http://www.maths.nott.ac.uk/personal/pmzwjb/bill.html
David Draper’s home page has a lot of material about th
e Bayesian approach to hierarchical models
http://www.cse.ucsc.edu/~draper/
Harvey Goldstein, who is the instigator of the MLwiN software has a number of down

loadable papers at his
personal website
http://www.ioe.ac.uk/hgpersonal
Don Hedeker who has b
een behind the MIX set of programs has lecture transparencies and class notes on
longitudinal analysis at
http://tigger.uic.edu/~hedeker/
20
Joop Hox’s webpage has papers, programs and lectures to download at
http://www.fss.uu.nl/ms/jh
/
Bengt Muthen who
is the developer of Mplus which allows multilevel factor analysis has a site at
http://www.gseis.ucla.edu/faculty/muthen/muthen3.htm
Jon Rasbash who has written most of the code for MLwiN has down

loadable papers at
http://multilevel.ioe.ac.uk/team/jon.h
tml
Steve Raudenbush’s LAMMP website has publications and pre

prints and links to the projects he is currently
working on:
http://www

personal.umich.edu/~rauden/
Tom Snijders homepage
http://stat.gamma.rug.nl/snijders/multilevel.htm
Fiona Steel has a nu
mber of down

loadable papers particularly on multilevel event history analysis
http://multilevel.ioe.ac.uk/team/fiona.html
Tutorials in MCMC estimation
MCMC estimation is increasingly being used to estimate complex models; there are number of sites wit
h really
helpful resources to get you started:
Simon Jackman’s Estimation and Inference via Markov chain Monte Carlo: a resource for social scientists
http://tamarama.stanford.edu/mcmc/
Jeff Gill’s homepage is a mine of information in this area, it inc
ludes some down

loadable chapters from his 2002
book
Bayesian Methods for the Social and Behavioral Sciences
which is to be thoroughly recommended
http://web.clas.ufl.edu/%7Ejgill/
Sujjit Sahu’s tutorial on MCMC
http://www.maths.soton.ac.uk/staff/Sahu/u
trecht/
There is a lot of background material on MCMC in 'MCMC Estimation in MLwiN'
http://multilevel.ioe.ac.uk/dev/develop.html
A Brief Introduction to Graphical Models and Bayesian Networks is to be found at
http://www.ai.mit.edu/~murphyk/Bayes/bay
es.html
To keep up to date in this area, you can visit the MCMC preprint service
http://www.statslab.cam.ac.uk/~mcmc/
21
S
pecification of multilevel models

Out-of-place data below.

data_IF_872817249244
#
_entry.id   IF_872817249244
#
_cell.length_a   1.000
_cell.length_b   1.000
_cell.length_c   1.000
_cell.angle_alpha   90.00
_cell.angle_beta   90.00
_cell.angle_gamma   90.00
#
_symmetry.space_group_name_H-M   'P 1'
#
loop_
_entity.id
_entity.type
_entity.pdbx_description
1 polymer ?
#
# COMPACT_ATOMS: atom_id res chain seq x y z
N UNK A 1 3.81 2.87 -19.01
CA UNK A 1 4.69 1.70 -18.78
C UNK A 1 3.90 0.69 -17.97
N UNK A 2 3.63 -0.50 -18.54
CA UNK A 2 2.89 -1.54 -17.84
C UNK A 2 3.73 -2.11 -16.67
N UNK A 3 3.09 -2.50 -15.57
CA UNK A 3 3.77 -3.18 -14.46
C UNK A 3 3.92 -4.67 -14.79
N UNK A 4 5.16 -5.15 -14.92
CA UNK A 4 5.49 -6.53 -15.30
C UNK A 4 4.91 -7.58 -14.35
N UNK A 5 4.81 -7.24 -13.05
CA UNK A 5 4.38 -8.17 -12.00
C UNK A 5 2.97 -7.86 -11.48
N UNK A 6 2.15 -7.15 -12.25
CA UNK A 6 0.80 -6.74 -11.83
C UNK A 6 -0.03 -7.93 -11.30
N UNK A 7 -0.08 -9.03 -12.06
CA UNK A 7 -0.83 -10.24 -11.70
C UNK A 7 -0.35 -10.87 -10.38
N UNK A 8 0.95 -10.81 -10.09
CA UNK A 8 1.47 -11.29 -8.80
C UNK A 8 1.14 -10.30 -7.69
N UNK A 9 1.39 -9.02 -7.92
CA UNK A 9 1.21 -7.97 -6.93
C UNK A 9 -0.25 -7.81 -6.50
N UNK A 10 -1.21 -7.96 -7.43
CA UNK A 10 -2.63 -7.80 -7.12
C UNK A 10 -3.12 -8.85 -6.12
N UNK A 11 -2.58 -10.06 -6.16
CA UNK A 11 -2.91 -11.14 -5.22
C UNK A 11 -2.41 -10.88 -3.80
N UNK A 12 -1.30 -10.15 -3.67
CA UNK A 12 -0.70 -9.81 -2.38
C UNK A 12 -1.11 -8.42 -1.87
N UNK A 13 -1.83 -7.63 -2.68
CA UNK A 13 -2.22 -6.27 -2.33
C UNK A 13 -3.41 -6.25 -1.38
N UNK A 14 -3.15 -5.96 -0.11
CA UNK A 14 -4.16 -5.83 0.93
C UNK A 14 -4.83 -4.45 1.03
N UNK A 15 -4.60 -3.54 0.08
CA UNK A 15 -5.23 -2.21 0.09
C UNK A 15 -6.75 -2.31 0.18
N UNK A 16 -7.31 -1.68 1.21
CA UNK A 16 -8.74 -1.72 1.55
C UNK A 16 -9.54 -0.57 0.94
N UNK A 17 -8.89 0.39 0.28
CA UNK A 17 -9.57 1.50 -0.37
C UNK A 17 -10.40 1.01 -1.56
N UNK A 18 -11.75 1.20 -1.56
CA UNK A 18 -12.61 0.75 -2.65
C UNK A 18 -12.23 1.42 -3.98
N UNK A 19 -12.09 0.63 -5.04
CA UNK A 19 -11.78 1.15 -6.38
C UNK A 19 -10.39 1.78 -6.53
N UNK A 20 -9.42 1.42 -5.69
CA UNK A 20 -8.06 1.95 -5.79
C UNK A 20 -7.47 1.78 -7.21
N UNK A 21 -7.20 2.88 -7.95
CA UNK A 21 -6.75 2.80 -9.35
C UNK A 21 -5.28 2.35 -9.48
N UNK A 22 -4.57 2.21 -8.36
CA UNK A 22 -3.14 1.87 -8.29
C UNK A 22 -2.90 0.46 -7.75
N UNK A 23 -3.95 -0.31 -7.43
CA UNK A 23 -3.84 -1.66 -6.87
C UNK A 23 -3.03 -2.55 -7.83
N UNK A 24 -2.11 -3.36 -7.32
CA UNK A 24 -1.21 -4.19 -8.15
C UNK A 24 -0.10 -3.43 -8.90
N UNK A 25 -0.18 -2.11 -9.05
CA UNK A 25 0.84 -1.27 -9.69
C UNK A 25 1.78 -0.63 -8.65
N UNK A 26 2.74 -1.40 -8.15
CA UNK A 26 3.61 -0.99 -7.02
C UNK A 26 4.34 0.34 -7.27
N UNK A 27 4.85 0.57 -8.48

A simple single

level regression model of student achievement can be specified as follows:
Universi
ty
= Constant
+ A

level
+Gender +
Student
Score
Score
Effect
Effect
y
i
= β
0
x
0i
+ β
1
x
1i +
β
2
x
2i
+ (ε
0i
x
0i
)
where
y
i
is the grade point average score for student i at their end of the degree course (the
approach can also handl
e binary data, such as good degree or not, or multiple categories
such as good, poor, fail);
x
0i
is the constant, the value 1 for every student;
x
1i
is the continuous predictor of the pre

entry score; it makes a lot of sense to ‘centre’ this
value around
some plausible value such as the average score for all students.
x
2i
has the value of 1 if the student is a female, 0 otherwise
With this specification
, β
0
, the intercept is the average university score for a male
student with an average pre

entry score, β
1
(if positive)is the increase in the
University score as the pre

entry score goes up by one unit, and β
2
represents the
difference
on average between
males and females on university score after taking
account of the pre

entry score. The β’s are averages that give the general result across
all students; ‘fixed’ parameters that do not vary from student to student. The final
term, ε
0i
, is allowed to var
y between students, and this ‘random’ term (signified by
brackets) represents the difference between the actual university score and that
predicted by the model. The random term is assumed to come from a distribution (in
this case a Gaussian one because of
the continuous response) which can be
summarised by a single variance term , ε
0i
~ N(0,
2
). This variance term assesses
how much variability remains between students in the university score after taking
account of their pre

entry score and gender. This type of model is kn
own as an
homoscedastic one, as each student is assumed to have the same variance taking
account of the pre

entry score.
We can develop this single

level model by including additional terms associated with gender and
pre

entry score in the random part of
the model:
y
i
=
β
0
x
0i
+β
1
x
1i
+β
2
x
2i
+ (ε
0i
x
0i
+ε
1i
x
1i
+ε
2i
x
2i
)
These three random terms allow for variability in the university achievement
differentiated by type of student. The exact pattern depends on the size and nature of
the estimates, but it could be that fema
les are more consistent in the performance,
while students with low entry scores are more variable. This
random

coefficient
model
can only be estimated by multilevel software such as the package MLwiN.
We turn now to a two